The final numbers are still being tabulated, but when all is said and done the 2014/15 Canadian canola crop ended up considerably smaller than the record of the previous year. However, tighter supplies won’t necessarily translate into higher prices, as canola finds itself drowning in a global ocean of edible oils.
In a late-August report, Statistics Canada pegged the country’s 2014/15 canola production at 13.9 million tonnes, about four million tonnes behind the record of the 2013-14 crop year. In a separate report, StatsCan pegged ending stocks for 2013/14 at 2.3 million tonnes. While that canola carryover was fourtimes larger than the previous year’s, average market expectations had been for even bigger stocks.
Demand remains strong for canola, as both Canadian and northern-tier U.S. crushers increased their capacity in recent years and international vegetable oil requirements continued to grow as well.
Canada exported more than 8.2 million tonnes of canola in 2013/14, according to the Canadian Grain Commission, and crushed 6.9 million tonnes domestically, according to the Canadian Oilseed Processors Association. Usage was up on both fronts, and early data for the 2014/15 crop year already suggests high demand once again.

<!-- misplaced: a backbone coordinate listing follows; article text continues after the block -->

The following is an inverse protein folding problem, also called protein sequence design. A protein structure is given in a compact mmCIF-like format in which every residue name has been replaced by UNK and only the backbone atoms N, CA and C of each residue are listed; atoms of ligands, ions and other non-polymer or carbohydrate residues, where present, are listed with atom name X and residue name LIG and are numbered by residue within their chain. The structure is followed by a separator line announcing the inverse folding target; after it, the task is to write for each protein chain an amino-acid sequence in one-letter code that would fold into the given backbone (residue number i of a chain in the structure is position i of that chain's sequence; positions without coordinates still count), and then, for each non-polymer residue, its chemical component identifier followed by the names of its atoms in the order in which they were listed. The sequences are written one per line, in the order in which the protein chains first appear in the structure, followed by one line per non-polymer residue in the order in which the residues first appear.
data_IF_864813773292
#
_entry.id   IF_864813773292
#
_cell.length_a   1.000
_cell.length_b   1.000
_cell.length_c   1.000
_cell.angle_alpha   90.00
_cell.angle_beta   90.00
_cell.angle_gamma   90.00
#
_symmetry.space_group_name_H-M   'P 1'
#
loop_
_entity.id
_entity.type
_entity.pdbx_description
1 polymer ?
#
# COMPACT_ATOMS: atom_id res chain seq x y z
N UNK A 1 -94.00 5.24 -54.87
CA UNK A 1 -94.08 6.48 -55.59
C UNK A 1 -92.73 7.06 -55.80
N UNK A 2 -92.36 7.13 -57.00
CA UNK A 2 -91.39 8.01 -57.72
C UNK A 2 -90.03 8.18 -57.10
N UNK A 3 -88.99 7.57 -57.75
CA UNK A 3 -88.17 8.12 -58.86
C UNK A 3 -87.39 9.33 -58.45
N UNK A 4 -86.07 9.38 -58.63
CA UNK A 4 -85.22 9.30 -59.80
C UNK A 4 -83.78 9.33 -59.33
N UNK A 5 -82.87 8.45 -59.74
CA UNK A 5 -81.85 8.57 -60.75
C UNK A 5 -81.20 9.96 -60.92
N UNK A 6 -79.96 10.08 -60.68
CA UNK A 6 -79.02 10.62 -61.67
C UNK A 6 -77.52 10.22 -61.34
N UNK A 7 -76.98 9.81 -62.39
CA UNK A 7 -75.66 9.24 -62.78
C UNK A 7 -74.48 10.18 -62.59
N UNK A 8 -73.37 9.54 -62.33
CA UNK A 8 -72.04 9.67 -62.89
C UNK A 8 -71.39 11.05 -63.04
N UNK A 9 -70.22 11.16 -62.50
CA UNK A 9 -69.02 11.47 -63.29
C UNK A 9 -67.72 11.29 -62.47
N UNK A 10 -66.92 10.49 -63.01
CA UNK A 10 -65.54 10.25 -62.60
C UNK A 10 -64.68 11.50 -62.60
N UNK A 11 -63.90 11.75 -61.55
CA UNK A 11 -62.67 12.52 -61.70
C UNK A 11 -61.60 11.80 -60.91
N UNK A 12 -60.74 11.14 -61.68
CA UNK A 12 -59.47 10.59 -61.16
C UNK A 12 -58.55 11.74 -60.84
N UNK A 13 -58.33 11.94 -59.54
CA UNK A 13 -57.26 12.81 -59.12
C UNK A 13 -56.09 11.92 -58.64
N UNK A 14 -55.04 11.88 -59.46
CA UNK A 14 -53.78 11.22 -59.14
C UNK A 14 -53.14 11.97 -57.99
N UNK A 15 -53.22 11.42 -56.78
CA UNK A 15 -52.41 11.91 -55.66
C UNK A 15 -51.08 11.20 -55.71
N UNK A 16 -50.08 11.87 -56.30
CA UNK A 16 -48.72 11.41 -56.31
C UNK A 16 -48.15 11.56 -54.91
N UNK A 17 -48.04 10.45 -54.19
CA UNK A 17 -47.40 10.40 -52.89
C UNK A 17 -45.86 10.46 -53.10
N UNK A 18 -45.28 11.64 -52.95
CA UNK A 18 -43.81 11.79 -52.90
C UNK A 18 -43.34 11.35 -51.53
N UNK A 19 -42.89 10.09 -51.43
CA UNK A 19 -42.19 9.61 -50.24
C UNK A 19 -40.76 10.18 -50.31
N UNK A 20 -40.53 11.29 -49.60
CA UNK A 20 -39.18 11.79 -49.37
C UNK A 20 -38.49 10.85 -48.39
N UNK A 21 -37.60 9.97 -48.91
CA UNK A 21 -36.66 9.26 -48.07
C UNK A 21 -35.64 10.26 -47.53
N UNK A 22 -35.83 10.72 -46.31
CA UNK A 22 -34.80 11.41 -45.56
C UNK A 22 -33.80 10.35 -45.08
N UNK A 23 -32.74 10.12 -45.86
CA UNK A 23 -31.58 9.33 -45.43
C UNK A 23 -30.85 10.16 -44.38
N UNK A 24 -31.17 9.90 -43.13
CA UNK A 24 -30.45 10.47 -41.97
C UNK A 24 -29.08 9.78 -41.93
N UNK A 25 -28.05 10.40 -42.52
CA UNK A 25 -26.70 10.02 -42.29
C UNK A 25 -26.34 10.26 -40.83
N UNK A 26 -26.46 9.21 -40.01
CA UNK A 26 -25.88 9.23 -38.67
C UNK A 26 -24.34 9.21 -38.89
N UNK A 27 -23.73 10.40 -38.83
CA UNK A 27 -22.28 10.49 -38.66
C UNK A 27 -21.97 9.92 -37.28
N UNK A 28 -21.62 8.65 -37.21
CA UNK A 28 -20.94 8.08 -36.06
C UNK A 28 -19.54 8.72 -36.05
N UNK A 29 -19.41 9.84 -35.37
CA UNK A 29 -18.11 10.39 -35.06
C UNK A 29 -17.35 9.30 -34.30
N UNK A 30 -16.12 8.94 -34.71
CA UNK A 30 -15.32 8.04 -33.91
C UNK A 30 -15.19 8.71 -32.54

The smaller crop and solid demand implies that the canola market will need to ration some of that demand, or risk running out of supplies. However, canola is not the only player, and any strength in canola may only be found in relation to other oilseeds.
The U.S. soybean crop is the most immediate outside influence on the canola market. In September, the U.S. Department of Agriculture forecast the 2014/15 U.S. soybean production at a record 3.91 billion bushels (106.4 million tonnes). The big U.S. crop will be a damper on canola prices heading through the marketing year.
In addition to the big soybean crop, an even bigger anchor weighing on the world vegetable oil market is palm oil. In early September, futures prices for this tropical oil were trading at their lowest levels since 2009, and analysts warn that values could eventually go lower. FF
— Phil Franz-Warkentin writes for Commodity News Service Canada.